When many people think of flowers, they think of spring and summer. However, some plants flower only in the fall or even in winter, as is the case with poinsettias, and always flower at the same time of year. Flowers aren't responding to temperature or weather, much less the calendar, but the amount of light they receive each day, a phenomenon called "photoperiodism."
Flowers contain the reproductive structures of plants. Sexual reproduction occurs when pollen from one plant transfers to the female structures of another. For this reason, it is to the plant's benefit to have its flowers open at the same time as related plants with which it is able to reproduce. Because weather may vary during a season or even in adjacent regions, regulating flowering by daylight, which remains constant from year to year and in nearby areas, assures that all flowers open at the same time.
The term "photoperiod" refers to the amount of light during a 24-hour period, according to the University of Massachusetts Extension. For example, a 10-hour photoperiod includes 10 hours of light and 14 hours of darkness. Daylight occurs between sunrise and sunset, while civil twilight describes the time period when the sun is just over the horizon. Although light is dim, it is often enough to cause a photoperiodic response in plants. Short-day plants flower when they receive little daylight, while long-day plants flower during the long days of summer.
The way botanists describe photoperiods reflects an old misunderstanding that attributed light-dependent flowering on the amount of light the plant received each day. In fact, photoperiodism is controlled by the amount of darkness that the plant receives each day. For example, spinach is a long-day plant; it flowers only when it receives brief periods of darkness every day. (See References 1)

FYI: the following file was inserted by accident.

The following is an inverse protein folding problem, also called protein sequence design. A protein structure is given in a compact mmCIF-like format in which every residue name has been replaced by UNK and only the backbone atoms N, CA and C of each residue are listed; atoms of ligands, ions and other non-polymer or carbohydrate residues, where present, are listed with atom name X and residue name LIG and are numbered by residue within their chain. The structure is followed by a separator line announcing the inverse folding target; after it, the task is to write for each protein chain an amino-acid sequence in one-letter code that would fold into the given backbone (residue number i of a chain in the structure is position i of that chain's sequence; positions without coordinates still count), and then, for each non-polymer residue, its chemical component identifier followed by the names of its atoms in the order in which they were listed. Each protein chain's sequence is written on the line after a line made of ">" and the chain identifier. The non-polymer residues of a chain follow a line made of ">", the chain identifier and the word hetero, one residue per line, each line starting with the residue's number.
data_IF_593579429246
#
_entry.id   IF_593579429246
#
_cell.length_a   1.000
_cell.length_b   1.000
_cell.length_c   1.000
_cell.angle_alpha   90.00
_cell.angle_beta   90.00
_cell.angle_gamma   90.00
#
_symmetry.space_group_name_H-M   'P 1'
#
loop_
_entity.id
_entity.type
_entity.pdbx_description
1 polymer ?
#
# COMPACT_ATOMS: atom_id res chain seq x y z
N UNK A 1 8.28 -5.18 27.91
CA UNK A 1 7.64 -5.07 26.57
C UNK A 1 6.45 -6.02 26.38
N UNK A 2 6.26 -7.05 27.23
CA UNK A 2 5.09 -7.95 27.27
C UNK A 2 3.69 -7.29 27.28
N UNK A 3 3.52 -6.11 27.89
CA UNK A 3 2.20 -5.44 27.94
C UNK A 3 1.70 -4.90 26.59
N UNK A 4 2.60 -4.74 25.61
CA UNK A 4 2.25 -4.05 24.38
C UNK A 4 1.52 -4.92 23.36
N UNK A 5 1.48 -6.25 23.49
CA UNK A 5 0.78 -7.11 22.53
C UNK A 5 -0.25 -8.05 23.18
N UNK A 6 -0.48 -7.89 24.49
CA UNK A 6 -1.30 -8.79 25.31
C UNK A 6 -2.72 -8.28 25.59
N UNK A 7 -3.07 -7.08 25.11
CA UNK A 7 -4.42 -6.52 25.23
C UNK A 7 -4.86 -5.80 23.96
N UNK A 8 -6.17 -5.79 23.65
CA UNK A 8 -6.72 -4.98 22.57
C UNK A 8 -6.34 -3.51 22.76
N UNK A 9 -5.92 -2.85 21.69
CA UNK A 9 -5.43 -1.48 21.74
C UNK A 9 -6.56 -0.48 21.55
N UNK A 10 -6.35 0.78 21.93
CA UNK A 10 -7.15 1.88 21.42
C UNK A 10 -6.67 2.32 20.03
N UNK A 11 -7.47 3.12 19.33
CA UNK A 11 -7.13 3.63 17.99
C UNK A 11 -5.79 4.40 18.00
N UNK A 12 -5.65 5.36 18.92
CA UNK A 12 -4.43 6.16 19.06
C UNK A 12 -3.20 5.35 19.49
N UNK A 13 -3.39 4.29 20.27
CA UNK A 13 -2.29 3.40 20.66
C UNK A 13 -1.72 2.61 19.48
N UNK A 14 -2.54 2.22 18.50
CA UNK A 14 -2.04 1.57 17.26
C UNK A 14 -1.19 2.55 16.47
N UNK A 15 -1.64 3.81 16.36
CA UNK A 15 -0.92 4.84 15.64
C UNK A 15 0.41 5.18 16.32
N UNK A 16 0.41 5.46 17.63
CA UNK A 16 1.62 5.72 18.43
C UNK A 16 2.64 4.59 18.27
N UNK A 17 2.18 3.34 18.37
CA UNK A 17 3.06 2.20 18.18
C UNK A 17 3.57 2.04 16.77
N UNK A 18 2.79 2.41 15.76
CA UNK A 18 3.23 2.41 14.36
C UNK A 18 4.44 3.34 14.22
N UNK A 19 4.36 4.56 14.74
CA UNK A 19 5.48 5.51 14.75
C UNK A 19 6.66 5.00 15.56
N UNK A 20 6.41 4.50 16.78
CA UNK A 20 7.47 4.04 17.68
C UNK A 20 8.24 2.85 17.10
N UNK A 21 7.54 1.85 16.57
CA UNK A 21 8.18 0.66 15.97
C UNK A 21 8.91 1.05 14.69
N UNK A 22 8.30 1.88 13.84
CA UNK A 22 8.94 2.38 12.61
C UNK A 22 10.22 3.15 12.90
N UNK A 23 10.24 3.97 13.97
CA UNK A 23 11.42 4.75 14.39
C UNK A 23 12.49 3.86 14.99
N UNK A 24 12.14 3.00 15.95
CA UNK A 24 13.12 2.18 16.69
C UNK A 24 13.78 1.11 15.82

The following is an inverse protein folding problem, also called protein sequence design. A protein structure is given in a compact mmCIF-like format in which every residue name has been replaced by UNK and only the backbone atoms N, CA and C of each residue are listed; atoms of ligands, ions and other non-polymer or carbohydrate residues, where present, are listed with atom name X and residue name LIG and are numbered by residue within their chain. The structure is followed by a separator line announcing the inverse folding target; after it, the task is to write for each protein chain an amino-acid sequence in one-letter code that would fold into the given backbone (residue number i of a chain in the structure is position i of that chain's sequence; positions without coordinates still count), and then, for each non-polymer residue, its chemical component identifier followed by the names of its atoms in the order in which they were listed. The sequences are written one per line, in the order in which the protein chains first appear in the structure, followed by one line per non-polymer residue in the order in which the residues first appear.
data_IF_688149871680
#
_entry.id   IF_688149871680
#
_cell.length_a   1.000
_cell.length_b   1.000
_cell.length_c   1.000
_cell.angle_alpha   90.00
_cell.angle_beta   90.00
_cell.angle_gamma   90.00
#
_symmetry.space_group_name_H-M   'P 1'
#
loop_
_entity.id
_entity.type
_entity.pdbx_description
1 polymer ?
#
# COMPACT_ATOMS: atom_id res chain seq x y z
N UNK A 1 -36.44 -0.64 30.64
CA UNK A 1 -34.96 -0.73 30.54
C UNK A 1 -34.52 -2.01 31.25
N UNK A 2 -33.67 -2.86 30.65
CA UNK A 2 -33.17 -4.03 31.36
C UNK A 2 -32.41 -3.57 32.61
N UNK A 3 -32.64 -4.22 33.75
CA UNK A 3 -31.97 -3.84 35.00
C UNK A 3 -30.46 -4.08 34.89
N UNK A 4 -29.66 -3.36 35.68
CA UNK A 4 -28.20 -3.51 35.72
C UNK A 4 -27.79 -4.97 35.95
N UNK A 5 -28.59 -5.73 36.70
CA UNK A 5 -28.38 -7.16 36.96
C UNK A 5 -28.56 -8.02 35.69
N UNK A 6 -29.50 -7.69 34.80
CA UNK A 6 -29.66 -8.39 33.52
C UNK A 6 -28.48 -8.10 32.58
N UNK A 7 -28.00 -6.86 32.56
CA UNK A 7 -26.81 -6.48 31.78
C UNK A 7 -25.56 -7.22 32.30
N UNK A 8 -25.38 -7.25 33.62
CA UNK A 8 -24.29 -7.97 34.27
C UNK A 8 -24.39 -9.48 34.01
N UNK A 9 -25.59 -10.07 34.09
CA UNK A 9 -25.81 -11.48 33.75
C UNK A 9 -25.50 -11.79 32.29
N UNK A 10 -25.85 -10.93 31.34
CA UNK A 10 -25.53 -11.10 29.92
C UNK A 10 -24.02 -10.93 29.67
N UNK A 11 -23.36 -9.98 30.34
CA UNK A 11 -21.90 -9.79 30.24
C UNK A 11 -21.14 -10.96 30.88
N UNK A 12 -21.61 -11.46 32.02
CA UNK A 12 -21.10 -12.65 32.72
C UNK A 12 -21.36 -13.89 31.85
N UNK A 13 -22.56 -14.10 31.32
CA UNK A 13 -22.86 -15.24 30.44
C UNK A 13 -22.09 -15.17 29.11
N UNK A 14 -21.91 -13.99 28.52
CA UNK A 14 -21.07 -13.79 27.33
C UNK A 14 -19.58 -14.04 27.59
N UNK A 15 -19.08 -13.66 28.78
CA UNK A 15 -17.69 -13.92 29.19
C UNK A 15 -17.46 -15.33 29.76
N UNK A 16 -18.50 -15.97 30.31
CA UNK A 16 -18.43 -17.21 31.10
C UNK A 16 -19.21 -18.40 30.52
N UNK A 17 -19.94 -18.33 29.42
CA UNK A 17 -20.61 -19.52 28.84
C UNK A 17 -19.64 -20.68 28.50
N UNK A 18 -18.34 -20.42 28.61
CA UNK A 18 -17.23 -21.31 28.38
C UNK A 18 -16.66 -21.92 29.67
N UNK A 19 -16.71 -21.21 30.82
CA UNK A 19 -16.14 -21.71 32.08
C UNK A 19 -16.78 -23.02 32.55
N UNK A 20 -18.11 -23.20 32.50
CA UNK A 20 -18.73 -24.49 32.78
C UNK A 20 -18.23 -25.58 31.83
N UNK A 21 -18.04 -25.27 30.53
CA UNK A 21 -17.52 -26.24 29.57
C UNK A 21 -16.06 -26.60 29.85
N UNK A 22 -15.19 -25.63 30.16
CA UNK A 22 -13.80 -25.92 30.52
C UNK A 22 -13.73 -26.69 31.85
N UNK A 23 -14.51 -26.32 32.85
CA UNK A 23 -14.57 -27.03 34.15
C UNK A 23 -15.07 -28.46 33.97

According to retired biology professor John W. Kimball, photoperiodism occurs because of a relationship between two types of biochemicals called phytochromes. One type of phytochrome converts to a second type, called PR, in the darkness. PR controls flowering, so when plants receive enough darkness, adequate PR is produced to start the development of flowers.
Most gardeners observe photoperiodism as anticipated seasonal changes. For example, chrysanthemums flower in the fall. Chrysanthemums are short-day plants, requiring long nights to flower. When gardeners want a plant to flower outside of its usual season, according to the University of Massachusetts Extension, the trick is to manage the amount of darkness that the plant receives to match its photoperiod, covering it to extend darkness or providing artificial light to shorten it.